PULLMAN, Wash. - The internet tends to question (playfully) whether we deserve dogs (dogs, bruh), but a Washington State University study found human and dogs in fact deserve each other during the COVID-19 pandemic.
WSU says the pandemic is strengthening the bond between humans and dogs like never before, surveying thousands of people during a study conducted by a WSU human-animal interaction expert.
WSU College of Education professor Phyllis Erdman collaborated with a team from three other universities to conduct a large survey of dog owners, delving into how social isolation and other stressors associated with COVID-19 are influencing bonding between people and pets.
The majority of the 4,105 dog owners surveyed stated their pets are playing a critical role in helping reduce feelings of depression, anxiety and loneliness. The research was conducted between March 30-May 1, with most of the participants females living in cities with some type of stay-home orders in place and only essential services open.
“There was just an overall theme of hope,” Erdman said. “It wasn’t ‘Oh no, now I’m with this animal 24/7 and I have to take care of it!’ Rather, most people viewed their relationship with their pets as a reason to get up in the morning and as an opportunity for companionship during a lonely time.”
Many of those surveyed reported pets helping them maintain a regular schedule, coping with uncertainty, being compassionate towards themselves and finding purpose in their lives. Most respondents said they had less social support from people due to COVID-19 restrictions, leading to the strengthened bond with their pet as a result.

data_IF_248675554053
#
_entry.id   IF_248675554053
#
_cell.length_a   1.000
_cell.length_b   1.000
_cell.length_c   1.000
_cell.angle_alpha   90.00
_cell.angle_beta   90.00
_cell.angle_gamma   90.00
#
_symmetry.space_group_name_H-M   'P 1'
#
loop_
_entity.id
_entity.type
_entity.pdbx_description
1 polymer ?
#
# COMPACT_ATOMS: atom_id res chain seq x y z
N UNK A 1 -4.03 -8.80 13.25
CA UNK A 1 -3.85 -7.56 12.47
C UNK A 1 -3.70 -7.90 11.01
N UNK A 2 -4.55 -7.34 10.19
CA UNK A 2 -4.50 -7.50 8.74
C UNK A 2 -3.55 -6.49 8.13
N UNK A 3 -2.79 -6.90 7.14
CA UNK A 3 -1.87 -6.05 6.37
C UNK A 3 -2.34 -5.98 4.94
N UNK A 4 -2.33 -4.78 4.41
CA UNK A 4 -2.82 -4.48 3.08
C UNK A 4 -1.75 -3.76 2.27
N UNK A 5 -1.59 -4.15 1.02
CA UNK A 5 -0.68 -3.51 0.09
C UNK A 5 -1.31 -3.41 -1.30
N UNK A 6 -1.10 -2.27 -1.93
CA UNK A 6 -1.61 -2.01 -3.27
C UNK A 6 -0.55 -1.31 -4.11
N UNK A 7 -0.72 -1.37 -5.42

The survey found several key metrics and trends, including:
- Over 70% reported spending more overall time with their dog
- 42.5% said they were walking their dogs more frequently
- Nearly 70% said having their pet around decreased feelings of loneliness and isolation
- Over 50% reported their dogs helped ease depression and anxiety and provided purpose/meaning to their lives during self-isolation
“It seemed to us that it was a win-win for the people and for the dogs,” said Lori Kogan, a professor of clinical sciences at Colorado State University. “The dogs are getting all these great additional walks and play time and the humans are getting a key source of social support.”
Concerns raised during the survey included availability of food, medication or veterinary care rather than affordability. Over half of the respondents hadn't identified a family member or friend to take care of the dog in the event the owner became ill.
Researchers emphasized that it is important to make an effort to maintain this improved bond as COVID-19 restrictions start to ease.
“We are spending more time with our dogs during COVID-19 than we were before and this makes a big impression on our pets,” Erdman said. “We want to encourage people to value these important relationships and to continue spending time with their dogs as life returns to normal.”